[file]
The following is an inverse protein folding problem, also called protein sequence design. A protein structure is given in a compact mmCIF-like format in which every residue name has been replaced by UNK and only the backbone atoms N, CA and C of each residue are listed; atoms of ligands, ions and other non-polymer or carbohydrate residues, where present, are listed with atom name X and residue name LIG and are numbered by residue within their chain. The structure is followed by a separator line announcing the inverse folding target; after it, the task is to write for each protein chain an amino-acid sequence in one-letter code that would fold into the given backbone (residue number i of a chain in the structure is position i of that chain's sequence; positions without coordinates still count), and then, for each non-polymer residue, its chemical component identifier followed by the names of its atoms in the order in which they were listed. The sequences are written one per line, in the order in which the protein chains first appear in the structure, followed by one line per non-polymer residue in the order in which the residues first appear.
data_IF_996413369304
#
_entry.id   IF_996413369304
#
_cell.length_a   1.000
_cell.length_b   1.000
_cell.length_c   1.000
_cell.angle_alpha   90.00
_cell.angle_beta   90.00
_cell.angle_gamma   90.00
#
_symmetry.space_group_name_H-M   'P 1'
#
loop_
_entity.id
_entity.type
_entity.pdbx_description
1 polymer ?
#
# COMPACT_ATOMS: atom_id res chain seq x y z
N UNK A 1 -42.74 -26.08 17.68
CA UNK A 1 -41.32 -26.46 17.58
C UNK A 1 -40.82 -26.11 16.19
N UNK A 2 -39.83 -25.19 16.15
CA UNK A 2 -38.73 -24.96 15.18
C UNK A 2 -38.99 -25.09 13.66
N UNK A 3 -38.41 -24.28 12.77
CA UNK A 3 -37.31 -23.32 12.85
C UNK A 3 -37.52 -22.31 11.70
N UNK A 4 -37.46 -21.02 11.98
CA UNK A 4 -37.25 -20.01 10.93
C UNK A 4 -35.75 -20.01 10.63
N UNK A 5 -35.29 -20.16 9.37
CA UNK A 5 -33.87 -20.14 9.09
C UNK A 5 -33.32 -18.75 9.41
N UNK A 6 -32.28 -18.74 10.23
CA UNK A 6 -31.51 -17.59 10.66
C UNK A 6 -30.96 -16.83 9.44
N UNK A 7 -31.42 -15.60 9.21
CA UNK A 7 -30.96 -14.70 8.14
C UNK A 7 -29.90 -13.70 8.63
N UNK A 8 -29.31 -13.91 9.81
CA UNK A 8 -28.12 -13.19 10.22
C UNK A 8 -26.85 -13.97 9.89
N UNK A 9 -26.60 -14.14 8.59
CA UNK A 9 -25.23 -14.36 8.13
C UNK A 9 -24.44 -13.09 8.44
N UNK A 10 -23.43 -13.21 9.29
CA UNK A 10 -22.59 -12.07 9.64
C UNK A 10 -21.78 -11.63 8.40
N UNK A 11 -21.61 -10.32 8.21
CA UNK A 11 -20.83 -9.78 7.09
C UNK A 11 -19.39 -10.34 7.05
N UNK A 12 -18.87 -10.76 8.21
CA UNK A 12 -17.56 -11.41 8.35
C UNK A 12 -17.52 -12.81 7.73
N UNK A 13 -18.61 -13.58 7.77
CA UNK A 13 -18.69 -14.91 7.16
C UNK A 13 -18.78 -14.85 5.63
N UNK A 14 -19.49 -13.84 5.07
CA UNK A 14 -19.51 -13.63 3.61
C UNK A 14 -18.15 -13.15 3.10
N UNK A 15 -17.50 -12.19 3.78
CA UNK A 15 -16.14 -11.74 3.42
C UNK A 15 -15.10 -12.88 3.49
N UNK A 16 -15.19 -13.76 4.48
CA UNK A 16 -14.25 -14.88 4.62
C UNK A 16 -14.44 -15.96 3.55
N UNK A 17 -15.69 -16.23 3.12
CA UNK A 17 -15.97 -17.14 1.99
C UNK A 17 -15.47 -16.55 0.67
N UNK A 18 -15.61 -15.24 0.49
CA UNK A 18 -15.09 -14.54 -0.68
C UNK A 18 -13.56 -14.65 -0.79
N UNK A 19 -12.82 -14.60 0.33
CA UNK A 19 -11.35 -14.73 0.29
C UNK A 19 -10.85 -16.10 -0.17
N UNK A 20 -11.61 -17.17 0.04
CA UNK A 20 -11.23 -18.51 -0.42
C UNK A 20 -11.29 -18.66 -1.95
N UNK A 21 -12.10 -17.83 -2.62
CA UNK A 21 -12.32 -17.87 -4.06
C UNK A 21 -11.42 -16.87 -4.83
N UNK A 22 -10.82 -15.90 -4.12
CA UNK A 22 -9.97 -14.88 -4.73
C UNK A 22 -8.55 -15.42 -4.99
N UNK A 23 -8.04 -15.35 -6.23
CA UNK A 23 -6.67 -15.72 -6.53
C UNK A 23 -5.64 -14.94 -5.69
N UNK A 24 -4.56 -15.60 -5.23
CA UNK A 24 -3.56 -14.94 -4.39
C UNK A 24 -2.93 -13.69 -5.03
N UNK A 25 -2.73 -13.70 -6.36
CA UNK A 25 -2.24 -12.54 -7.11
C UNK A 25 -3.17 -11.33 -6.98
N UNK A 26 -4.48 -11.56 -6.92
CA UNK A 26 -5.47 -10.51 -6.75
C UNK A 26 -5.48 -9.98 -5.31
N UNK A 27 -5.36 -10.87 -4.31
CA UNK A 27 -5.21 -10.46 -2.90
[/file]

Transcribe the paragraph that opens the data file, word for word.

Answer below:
The following is an inverse protein folding problem, also called protein sequence design. A protein structure is given in a compact mmCIF-like format in which every residue name has been replaced by UNK and only the backbone atoms N, CA and C of each residue are listed; atoms of ligands, ions and other non-polymer or carbohydrate residues, where present, are listed with atom name X and residue name LIG and are numbered by residue within their chain. The structure is followed by a separator line announcing the inverse folding target; after it, the task is to write for each protein chain an amino-acid sequence in one-letter code that would fold into the given backbone (residue number i of a chain in the structure is position i of that chain's sequence; positions without coordinates still count), and then, for each non-polymer residue, its chemical component identifier followed by the names of its atoms in the order in which they were listed. The sequences are written one per line, in the order in which the protein chains first appear in the structure, followed by one line per non-polymer residue in the order in which the residues first appear.